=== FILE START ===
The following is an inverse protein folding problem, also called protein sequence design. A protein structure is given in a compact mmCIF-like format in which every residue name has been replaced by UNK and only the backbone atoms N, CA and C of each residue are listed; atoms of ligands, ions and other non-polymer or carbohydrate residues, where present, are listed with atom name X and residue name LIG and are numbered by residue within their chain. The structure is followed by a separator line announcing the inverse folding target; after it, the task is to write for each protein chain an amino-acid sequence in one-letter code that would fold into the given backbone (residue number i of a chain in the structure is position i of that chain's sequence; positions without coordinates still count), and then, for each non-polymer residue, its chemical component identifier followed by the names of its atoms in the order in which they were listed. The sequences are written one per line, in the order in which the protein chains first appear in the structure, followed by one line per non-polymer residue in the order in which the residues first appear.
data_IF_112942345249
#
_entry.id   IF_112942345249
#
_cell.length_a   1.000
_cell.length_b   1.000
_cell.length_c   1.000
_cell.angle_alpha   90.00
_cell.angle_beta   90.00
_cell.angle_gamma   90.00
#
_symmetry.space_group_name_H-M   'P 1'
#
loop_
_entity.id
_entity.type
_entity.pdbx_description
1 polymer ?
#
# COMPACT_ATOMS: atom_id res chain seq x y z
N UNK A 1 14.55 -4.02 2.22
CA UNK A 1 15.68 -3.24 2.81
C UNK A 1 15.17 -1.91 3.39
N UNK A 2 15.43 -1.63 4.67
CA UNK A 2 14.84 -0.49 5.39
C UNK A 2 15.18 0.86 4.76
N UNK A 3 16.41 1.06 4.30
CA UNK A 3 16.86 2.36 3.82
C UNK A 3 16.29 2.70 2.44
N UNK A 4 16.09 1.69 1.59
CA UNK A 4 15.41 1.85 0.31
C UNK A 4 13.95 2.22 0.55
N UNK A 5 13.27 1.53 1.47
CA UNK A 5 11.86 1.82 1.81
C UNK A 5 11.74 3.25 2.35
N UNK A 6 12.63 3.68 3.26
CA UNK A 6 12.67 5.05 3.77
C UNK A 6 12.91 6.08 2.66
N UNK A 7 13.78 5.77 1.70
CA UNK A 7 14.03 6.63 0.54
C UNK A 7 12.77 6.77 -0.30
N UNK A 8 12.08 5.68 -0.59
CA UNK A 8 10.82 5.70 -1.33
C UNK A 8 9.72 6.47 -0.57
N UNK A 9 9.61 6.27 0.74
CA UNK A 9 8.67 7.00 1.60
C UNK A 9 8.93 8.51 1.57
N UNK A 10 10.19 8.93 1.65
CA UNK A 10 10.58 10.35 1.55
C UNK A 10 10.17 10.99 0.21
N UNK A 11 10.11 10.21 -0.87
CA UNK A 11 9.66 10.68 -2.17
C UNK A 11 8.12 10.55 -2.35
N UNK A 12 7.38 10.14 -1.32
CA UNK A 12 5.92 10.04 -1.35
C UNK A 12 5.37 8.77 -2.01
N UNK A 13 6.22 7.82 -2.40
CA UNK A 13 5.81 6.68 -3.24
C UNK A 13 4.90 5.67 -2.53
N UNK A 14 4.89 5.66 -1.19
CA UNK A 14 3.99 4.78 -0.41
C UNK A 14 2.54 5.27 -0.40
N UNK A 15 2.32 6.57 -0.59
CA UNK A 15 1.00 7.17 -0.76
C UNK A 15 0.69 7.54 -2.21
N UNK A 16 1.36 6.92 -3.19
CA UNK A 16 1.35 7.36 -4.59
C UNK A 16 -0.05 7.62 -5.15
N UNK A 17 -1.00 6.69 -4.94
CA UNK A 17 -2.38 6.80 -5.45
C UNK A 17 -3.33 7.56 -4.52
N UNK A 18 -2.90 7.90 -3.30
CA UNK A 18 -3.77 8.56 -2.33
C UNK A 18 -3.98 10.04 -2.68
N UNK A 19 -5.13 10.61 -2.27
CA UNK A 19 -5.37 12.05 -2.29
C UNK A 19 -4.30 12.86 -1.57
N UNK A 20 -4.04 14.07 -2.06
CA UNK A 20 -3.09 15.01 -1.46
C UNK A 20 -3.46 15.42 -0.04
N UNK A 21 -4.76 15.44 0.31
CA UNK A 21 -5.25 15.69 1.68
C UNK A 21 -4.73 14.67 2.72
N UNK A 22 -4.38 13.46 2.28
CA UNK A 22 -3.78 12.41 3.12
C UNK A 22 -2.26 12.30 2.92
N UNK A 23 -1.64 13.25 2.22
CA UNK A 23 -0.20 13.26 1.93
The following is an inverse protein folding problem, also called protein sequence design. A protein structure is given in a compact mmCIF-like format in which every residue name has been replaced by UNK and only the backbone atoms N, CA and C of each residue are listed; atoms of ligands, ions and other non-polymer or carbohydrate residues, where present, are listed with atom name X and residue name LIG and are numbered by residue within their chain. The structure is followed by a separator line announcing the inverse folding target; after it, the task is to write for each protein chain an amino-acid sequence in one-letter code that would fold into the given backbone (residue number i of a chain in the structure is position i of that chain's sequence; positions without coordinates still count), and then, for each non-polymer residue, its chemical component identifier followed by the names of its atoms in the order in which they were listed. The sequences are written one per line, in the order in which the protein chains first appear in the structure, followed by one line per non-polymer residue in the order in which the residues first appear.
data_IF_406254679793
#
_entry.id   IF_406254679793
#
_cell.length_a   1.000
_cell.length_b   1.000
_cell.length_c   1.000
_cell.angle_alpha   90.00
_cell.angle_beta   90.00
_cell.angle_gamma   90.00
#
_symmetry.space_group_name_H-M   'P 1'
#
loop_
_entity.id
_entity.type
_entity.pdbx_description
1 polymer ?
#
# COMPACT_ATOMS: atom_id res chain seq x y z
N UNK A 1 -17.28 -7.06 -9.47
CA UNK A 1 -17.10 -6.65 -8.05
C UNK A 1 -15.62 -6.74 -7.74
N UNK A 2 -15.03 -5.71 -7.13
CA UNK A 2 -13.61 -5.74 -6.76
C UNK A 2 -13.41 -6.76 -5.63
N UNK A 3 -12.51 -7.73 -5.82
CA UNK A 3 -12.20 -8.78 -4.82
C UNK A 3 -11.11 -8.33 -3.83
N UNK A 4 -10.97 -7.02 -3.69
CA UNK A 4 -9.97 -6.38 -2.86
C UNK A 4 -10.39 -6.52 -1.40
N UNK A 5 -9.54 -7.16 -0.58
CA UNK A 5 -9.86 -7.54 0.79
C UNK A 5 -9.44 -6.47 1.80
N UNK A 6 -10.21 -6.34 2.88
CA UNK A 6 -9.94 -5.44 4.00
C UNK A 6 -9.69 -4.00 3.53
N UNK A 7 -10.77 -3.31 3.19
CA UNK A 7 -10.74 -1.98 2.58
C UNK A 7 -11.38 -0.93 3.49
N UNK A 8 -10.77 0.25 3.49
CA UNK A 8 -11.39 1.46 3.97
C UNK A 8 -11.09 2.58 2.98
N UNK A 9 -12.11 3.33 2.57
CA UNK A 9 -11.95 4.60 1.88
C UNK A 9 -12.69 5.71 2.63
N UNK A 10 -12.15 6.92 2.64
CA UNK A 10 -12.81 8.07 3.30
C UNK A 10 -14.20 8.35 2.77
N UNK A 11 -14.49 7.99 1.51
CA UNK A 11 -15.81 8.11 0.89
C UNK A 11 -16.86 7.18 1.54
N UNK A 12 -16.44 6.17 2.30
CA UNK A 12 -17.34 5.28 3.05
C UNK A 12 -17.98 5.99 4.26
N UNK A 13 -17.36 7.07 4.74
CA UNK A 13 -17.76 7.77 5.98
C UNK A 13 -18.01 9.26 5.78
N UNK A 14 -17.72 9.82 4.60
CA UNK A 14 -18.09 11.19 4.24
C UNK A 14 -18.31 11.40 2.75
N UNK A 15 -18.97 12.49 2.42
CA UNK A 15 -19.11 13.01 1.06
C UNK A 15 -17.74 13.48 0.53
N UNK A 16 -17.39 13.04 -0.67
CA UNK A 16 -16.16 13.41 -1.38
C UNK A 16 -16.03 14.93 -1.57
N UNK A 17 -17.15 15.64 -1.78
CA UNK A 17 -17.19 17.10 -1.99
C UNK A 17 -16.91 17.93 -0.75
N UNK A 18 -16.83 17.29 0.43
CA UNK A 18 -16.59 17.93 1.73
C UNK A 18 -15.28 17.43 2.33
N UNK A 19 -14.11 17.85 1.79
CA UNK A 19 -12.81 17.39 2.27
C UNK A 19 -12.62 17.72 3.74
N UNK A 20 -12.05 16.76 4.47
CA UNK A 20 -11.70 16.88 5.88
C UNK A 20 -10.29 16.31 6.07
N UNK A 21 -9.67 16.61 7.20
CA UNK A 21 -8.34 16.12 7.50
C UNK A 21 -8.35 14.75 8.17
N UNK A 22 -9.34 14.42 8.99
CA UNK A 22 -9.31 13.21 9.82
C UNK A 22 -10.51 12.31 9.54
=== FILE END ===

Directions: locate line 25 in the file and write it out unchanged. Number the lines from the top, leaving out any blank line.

N UNK A 2 15.43 -1.63 4.67